1&2 Peter Bible Study

Living Stones: A Study of 1 & 2 Peter ~ Lesson 8

Previous Lessons: 123456, 7

Introduction to 2 Peter

Before we begin studying a book of the Bible, it’s very important that we understand some things about that book. We need to know…

Who the author was and anything we might be able to find out about him or his background.

Who the audience of the book is: Jews or Gentiles? Old Testament Israelites or New Testament Christians? This will help us understand the author’s purpose and approach to what he’s writing.

What kind of biblical literature we’re looking at. We approach books of history differently than books of wisdom, books of wisdom differently than books of prophecy, etc.

What the purpose of the book is. Was it written to encourage? Rebuke? Warn?

What the historical backdrop is for the book. Is Israel at war? At peace? In exile? Under a bad king? Good king? Understanding the historical events surrounding a piece of writing help us understand what was written and why it was written.

When the book was written. Where does the book fall on the timeline of biblical history? This is especially important for Old Testament books which are not always arranged in chronological order.

So this week, before we start studying the actual text of the book of 2 Peter, we need to lay the foundation to understanding the book by finding the answers to these questions. Some of the information was covered in Lesson 1 (link above) when we looked at the background of 1 Peter, but there are some differences I think you’ll find interesting and informative to the study of Peter’s second epistle.

Read the following overviews of the book of 2 Peter, taking notes on anything that might aid your understanding of the book, and answer the questions below:

Bible Introductions: 2 Peter at Grace to You

Overview of the Book of 2 Peter at Reformed Answers

Book of 2 Peter at Got Questions

1. Who wrote the book of 2 Peter? How do we know this?

2. Approximately when was 2 Peter written? What is the geographical setting of the book of 2 Peter? Here are some maps (scroll down to “2 Peter”) that may be helpful as you study through the book of 2 Peter.

3. Who is the original, intended audience of the book of 2 Peter? Describe the historical setting (historic events, politics, sociology of the time, etc.) of 2 Peter.

4. Which genre of biblical literature is the book of 2 Peter: law, history, wisdom, poetry, narrative, epistles, or prophecy/apocalyptic? What does this tell us about the approach we should take when studying this book versus our approach to books of other genres?

5. What is the theme or purpose of the book of 2 Peter?

6. What are some of the major topics of instruction in the book of 2 Peter? How do these topics relate to the theme of 2 Peter?

7. What are some ways 2 Peter points to and connects to Jesus?

8. What else did you learn about 2 Peter or the setting of this book that might help you understand the text of the book better?

Take some time in prayer this week to prepare your heart to receive what God has to say to you through 2 Peter. Ask God to grow you in holiness and in following the example of Christ as we continue studying together Living Stones: A Study of 1&2 Peter.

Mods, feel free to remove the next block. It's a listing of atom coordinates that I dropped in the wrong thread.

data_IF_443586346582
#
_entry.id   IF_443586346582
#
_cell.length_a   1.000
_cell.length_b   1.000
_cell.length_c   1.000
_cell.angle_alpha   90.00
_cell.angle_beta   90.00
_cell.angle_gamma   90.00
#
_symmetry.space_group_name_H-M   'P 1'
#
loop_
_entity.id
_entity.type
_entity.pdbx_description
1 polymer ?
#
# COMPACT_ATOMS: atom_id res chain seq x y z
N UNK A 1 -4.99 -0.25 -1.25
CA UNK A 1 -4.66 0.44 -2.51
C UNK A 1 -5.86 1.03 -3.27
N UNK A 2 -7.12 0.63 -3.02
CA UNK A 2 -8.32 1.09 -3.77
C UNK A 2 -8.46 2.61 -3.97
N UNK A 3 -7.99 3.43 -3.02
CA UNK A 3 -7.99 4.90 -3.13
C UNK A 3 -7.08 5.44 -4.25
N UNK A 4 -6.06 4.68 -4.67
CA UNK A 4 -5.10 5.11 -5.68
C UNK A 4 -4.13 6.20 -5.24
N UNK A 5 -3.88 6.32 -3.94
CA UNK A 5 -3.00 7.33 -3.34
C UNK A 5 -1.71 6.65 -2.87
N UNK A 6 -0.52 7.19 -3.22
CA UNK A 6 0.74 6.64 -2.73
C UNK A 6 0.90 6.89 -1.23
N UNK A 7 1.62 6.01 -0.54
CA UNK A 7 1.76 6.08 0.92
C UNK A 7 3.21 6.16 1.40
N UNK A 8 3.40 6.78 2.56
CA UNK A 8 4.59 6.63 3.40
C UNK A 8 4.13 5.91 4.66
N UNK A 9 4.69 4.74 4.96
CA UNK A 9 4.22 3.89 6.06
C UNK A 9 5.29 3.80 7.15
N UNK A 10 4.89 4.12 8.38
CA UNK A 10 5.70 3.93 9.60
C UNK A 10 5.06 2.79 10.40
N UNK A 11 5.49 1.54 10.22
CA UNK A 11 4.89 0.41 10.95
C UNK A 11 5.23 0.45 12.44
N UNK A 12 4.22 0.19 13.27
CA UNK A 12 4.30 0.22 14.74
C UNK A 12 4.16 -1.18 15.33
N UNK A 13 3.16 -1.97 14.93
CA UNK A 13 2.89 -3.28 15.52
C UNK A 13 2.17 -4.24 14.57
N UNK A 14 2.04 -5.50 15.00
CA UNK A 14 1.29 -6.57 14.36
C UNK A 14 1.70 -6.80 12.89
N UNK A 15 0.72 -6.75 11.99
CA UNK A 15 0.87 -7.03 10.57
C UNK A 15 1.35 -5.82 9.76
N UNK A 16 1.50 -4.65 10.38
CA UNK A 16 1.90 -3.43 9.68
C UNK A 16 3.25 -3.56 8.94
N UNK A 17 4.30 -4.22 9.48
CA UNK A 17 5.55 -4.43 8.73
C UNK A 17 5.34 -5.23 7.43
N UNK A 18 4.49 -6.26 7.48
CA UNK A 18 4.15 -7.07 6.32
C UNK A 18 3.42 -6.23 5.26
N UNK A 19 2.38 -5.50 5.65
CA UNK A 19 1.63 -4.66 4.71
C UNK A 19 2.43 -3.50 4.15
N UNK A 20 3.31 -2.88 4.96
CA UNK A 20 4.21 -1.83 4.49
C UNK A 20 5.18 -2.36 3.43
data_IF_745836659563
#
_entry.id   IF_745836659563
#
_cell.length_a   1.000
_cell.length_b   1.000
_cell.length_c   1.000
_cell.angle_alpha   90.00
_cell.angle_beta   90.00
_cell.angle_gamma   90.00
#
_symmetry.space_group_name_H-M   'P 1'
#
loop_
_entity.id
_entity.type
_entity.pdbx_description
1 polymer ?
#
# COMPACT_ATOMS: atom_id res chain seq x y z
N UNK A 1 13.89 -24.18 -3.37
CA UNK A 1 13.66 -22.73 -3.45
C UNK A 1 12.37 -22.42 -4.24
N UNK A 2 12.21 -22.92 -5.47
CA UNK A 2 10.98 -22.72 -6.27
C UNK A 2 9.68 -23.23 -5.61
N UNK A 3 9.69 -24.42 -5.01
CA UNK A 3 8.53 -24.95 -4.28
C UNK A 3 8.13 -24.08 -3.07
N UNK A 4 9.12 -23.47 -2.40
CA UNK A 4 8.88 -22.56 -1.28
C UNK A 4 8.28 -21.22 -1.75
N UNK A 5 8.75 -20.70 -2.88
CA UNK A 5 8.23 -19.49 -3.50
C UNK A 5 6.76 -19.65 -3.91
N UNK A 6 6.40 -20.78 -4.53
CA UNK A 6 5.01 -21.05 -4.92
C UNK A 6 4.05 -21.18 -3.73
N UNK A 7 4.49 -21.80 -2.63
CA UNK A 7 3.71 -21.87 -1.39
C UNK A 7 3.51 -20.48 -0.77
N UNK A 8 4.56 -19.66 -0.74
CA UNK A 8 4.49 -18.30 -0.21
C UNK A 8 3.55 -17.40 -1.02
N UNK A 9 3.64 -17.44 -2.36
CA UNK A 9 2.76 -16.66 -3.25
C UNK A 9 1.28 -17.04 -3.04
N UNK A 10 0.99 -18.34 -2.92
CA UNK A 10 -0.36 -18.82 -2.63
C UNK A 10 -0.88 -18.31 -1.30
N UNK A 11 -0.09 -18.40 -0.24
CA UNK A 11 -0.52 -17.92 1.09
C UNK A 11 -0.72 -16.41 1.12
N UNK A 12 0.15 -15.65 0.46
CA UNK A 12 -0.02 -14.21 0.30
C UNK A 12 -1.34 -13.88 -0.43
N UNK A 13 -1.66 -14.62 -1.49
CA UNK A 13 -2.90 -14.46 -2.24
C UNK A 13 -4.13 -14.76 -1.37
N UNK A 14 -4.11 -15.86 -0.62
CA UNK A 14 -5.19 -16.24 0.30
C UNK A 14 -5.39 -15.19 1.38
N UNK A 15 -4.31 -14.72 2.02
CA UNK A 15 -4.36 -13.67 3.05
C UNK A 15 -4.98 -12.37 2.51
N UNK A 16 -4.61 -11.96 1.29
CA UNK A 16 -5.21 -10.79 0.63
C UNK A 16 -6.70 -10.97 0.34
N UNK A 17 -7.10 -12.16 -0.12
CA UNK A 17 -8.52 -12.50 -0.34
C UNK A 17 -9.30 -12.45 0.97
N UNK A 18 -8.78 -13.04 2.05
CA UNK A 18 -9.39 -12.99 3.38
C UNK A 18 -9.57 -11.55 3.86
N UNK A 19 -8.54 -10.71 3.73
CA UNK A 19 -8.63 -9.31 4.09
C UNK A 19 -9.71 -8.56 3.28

1&2 Peter Bible Study

Living Stones: A Study of 1 & 2 Peter ~ Lesson 1- Introduction

Welcome to our new study, Living Stones: A Study of 1 &2 Peter!

How can we live lives of holiness as the world, and even the church, become increasingly unholy? For the next several weeks we’ll work our way through the books of 1 & 2 Peter, and learn how Jesus is the Living Stone – our perfect example of holiness – that we are to build our lives and churches upon.

Our lovely title pic for the study was designed by Kati Champlin, who is a pastor’s wife in Montana. Many thanks to all of those who worked so hard on their entries for our title pic contest. You ladies were very creative and did some beautiful work! 

Terri Mobley

 

Lesley Hazen

 

Carey

 

Clare McNaul
 

(Clare pointed out the crosses etched into the rock. Can you see them?)

Debra Gartland

If you’re new to using my Bible studies, just a few housekeeping items and helpful hints:

The studies I’ve written (you can find all of them at the Bible Studies tab in the blue menu bar at the top of this page) are like “training wheels”. They’re designed to teach you how to study the Bible for yourself and what kinds of questions to ask of the text so that, when you get the hang of it, you won’t have to depend on other people’s books and materials – even mine – any more. To that end, I do not provide answers for the study questions in the studies I’ve written.

My studies are meant to be extremely flexible and self-paced so that you can use them in the way that works best for you. You can do an entire lesson in one day or work on the questions over the course of the week (or longer). You do not need to feel obligated to answer all (or any) of the questions. If the Holy Spirit parks you on one question for several days, enjoy digging deep into that one aspect of the lesson. If He shows you something I haven’t written a question about that captures your attention, dive in and study it! Those are ways the Holy Spirit speaks to us through His Word. This is your time to commune with the Lord, not a school assignment or work project you are beholden to complete in a certain way by a certain deadline.

I will post a new lesson on the blog every Wednesday, so there is nothing to sign up for or commit to. Simply stop by the blog each week, or subscribe to the blog via e-mail to have the lessons delivered to your inbox.

I use hyperlinks liberallyThe Scriptures for each lesson will be linked at the beginning of the lesson and in the lesson questions. As you’re reading the lesson, whenever you see a word in a different color text, click on it, and it will take you to a Scripture, article, or other resource that will help as you study.